2. Therefore I must be intimate with you, and lie in your bed with you. Daughter, you greatly desire to see me, and you may boldly, when you are in bed, take me to you as your wedded husband. . . .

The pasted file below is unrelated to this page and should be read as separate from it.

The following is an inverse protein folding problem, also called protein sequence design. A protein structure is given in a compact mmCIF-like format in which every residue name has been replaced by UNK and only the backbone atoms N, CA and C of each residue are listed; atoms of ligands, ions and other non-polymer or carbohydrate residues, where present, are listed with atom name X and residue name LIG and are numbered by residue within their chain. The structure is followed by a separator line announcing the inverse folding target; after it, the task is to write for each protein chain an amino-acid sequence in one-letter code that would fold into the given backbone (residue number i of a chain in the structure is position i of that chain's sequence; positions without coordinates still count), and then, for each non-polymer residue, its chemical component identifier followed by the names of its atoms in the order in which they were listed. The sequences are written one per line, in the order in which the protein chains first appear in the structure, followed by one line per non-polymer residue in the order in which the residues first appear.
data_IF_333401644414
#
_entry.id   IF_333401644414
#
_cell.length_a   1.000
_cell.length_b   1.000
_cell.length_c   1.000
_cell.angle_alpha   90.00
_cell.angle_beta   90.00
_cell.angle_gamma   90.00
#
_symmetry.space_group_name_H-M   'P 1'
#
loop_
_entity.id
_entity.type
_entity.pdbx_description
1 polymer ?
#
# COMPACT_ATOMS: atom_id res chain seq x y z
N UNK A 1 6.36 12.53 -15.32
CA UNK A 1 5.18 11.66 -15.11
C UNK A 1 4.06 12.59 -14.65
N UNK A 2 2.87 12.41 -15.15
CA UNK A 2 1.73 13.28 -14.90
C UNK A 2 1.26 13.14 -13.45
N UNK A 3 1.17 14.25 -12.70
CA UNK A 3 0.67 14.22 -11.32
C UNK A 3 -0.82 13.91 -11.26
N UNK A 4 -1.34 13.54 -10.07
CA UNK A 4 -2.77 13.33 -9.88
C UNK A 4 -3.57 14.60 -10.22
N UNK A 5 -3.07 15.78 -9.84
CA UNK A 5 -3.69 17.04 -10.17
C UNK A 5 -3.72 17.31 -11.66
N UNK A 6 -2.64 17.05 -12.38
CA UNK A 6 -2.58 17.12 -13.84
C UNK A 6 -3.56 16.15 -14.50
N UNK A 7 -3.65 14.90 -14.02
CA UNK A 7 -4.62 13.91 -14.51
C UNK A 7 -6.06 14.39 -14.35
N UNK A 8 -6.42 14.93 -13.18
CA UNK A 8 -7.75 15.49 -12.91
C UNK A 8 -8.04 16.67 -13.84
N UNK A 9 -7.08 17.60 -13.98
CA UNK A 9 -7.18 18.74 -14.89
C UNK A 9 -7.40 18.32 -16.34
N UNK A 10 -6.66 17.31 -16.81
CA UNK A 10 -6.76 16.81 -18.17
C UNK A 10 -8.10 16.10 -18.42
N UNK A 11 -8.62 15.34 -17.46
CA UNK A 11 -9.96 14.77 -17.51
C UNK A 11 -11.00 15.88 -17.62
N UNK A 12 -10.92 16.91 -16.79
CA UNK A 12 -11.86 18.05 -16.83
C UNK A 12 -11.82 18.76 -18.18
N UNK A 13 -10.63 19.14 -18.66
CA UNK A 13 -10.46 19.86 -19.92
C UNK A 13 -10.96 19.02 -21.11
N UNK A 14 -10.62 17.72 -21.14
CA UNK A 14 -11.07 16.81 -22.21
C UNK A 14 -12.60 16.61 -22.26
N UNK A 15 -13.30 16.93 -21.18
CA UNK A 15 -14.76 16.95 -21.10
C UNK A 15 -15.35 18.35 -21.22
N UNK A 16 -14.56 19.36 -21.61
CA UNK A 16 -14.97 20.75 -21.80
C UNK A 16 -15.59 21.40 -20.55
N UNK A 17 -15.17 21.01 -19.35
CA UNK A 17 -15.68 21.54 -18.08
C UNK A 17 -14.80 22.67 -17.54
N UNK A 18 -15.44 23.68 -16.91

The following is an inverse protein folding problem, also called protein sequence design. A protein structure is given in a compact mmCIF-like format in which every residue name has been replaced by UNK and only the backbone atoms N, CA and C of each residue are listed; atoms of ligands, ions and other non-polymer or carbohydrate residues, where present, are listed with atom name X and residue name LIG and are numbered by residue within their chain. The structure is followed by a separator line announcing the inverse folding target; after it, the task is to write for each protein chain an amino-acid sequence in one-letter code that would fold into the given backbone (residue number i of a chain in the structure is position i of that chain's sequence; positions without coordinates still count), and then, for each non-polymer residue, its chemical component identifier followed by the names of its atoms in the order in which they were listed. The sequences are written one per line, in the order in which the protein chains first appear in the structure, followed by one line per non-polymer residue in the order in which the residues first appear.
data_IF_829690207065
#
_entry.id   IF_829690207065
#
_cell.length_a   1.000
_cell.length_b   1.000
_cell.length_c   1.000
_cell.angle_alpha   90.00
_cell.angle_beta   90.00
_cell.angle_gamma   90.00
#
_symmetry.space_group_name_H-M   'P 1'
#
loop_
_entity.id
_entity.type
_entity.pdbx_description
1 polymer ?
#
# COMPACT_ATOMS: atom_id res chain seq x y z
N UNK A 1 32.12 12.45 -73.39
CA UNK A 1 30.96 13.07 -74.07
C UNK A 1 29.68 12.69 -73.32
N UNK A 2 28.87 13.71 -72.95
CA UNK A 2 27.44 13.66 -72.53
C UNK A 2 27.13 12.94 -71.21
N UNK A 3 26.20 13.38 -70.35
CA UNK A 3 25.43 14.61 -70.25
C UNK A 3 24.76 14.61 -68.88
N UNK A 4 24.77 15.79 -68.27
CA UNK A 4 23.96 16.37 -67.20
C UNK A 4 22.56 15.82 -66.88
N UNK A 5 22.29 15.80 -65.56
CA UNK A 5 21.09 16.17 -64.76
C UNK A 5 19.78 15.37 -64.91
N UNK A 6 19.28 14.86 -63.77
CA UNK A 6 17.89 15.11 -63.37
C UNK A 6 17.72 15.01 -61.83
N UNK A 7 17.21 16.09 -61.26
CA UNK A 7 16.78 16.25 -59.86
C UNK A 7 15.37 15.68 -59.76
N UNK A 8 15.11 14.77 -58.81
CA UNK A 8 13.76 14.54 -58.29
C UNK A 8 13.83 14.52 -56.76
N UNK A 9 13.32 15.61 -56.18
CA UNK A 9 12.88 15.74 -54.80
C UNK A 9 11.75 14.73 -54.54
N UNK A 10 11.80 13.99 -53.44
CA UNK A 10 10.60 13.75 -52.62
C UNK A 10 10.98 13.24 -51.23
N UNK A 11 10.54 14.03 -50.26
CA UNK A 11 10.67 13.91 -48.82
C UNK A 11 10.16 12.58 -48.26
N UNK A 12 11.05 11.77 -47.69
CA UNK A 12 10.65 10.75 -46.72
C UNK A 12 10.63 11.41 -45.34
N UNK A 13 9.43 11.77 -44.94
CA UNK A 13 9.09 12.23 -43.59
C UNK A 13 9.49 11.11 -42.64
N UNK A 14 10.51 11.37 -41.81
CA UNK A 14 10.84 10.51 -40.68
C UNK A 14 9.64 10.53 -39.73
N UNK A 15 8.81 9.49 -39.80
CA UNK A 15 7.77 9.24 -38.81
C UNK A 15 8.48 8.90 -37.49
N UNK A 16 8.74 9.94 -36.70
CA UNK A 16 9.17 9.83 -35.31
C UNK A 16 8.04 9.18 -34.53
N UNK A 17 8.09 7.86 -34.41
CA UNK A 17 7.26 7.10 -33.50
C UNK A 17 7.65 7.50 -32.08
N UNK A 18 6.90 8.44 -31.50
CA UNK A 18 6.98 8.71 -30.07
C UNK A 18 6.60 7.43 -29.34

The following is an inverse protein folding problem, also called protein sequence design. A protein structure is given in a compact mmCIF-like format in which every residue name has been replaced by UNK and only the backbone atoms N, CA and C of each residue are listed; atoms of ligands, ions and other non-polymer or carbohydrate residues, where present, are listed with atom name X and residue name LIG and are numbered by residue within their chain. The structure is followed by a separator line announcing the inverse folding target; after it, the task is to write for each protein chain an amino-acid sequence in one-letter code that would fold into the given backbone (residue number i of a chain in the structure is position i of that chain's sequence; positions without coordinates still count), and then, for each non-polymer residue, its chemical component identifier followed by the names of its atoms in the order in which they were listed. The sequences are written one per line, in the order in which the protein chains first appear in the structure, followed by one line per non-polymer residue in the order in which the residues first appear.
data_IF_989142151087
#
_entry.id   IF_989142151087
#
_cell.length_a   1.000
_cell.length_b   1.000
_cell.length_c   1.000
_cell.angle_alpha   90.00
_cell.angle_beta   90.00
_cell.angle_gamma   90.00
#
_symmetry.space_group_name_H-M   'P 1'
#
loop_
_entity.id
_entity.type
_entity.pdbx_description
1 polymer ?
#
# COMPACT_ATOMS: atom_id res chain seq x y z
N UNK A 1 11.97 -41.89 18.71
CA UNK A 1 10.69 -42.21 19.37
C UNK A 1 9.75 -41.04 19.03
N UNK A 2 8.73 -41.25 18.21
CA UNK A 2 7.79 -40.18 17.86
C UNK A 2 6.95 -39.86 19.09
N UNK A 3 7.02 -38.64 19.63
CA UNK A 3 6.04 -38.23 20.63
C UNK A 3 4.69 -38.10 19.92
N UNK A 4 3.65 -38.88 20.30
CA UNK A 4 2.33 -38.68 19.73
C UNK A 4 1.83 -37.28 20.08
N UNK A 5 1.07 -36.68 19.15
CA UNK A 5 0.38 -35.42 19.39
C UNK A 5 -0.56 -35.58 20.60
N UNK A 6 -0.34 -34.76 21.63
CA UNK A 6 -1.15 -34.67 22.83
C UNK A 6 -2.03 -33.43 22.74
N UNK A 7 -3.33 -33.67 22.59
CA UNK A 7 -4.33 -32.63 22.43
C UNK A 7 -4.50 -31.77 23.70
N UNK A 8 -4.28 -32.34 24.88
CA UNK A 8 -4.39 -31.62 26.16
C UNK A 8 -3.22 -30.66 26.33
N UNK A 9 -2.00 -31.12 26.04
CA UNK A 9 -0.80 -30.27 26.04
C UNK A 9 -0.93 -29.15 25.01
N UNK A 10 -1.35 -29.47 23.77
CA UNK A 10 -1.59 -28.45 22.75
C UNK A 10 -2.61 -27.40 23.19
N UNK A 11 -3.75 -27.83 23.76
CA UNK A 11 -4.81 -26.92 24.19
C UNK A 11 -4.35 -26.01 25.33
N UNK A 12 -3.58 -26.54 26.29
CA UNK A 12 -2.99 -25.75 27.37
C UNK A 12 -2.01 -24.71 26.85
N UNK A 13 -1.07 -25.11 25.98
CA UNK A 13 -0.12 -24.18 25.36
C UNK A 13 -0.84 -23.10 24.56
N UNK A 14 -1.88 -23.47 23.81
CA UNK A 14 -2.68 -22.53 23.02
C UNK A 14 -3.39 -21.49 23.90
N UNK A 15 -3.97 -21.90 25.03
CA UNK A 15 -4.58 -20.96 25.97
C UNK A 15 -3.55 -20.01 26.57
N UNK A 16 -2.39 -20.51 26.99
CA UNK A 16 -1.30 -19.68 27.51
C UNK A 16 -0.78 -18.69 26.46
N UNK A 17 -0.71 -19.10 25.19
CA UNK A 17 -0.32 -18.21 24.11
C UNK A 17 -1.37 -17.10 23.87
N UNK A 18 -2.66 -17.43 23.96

In the midst of one of Margery’s extended visions in Book One, section 36, Jesus makes this remarkable statement to Margery. The sexual content of the statement is naturally the most striking part, but it soon becomes clear that he is speaking in spiritual terms—that sex is being used here as a metaphor or image of mystical union. Jesus does not merely say that he wants to be Margery’s lover; he addresses her as his daughter, and says he intends to be her father, son, husband, and brother—while she is to be his wife, mother, sister, and child. In other words, Jesus intends to be all men—all things—to her, and she will be known and loved by him completely, in all aspects of her being as a woman. Margery’s earthly mystical experience is meant as a foretaste of heaven itself. In effect, Margery’s female experience of the male Christ is presented as the essence of what all humans, male and female, can expect from direct union with God—a bold, pro-woman statement indeed.